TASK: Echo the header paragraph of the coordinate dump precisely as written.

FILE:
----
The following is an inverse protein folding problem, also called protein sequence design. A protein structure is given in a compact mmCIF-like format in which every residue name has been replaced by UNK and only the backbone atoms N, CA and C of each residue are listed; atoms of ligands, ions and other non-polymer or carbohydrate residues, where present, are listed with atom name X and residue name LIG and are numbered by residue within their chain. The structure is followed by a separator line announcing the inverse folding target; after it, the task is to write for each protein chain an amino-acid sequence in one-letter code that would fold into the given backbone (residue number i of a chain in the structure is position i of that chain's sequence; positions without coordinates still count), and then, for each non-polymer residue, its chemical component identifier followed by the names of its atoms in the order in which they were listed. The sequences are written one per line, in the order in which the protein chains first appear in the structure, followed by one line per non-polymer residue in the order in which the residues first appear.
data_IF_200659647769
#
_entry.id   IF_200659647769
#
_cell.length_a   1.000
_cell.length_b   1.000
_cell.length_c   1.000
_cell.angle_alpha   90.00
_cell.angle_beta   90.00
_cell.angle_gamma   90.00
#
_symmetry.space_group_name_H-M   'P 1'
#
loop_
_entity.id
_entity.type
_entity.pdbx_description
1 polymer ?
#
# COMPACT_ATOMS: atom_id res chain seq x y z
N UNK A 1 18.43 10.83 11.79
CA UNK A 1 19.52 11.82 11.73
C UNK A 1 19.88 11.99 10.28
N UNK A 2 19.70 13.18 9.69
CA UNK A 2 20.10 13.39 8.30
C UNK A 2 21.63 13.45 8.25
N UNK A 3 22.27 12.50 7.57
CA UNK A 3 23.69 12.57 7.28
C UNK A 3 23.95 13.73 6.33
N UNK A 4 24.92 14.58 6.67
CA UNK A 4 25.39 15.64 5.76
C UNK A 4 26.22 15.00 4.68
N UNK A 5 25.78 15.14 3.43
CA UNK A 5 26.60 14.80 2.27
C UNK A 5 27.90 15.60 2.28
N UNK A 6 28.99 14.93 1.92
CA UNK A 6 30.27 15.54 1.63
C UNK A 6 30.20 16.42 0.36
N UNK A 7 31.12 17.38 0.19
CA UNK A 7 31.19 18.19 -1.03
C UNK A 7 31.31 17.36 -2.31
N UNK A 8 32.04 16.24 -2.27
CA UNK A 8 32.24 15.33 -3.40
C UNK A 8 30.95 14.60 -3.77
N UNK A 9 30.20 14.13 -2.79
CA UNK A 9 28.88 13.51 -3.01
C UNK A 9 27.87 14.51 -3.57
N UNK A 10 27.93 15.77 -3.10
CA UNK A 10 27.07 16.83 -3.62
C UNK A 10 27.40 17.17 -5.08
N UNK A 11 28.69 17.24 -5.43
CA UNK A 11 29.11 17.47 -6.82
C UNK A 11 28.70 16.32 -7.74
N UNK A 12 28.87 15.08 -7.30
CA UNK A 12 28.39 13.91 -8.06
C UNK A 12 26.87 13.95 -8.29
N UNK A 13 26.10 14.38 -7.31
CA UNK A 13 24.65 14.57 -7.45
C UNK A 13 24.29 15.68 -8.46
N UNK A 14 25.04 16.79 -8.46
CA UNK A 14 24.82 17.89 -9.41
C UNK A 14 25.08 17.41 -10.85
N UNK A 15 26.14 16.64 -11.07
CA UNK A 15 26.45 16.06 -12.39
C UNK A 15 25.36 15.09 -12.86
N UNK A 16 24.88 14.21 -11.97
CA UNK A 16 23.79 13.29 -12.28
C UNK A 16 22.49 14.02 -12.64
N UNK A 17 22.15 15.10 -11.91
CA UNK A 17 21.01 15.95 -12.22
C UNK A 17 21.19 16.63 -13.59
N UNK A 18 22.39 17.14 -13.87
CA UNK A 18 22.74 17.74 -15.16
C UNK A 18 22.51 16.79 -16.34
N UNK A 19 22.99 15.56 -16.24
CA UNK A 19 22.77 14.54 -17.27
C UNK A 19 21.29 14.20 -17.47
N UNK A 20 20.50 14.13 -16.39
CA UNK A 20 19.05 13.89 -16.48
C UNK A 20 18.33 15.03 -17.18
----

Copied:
The following is an inverse protein folding problem, also called protein sequence design. A protein structure is given in a compact mmCIF-like format in which every residue name has been replaced by UNK and only the backbone atoms N, CA and C of each residue are listed; atoms of ligands, ions and other non-polymer or carbohydrate residues, where present, are listed with atom name X and residue name LIG and are numbered by residue within their chain. The structure is followed by a separator line announcing the inverse folding target; after it, the task is to write for each protein chain an amino-acid sequence in one-letter code that would fold into the given backbone (residue number i of a chain in the structure is position i of that chain's sequence; positions without coordinates still count), and then, for each non-polymer residue, its chemical component identifier followed by the names of its atoms in the order in which they were listed. The sequences are written one per line, in the order in which the protein chains first appear in the structure, followed by one line per non-polymer residue in the order in which the residues first appear.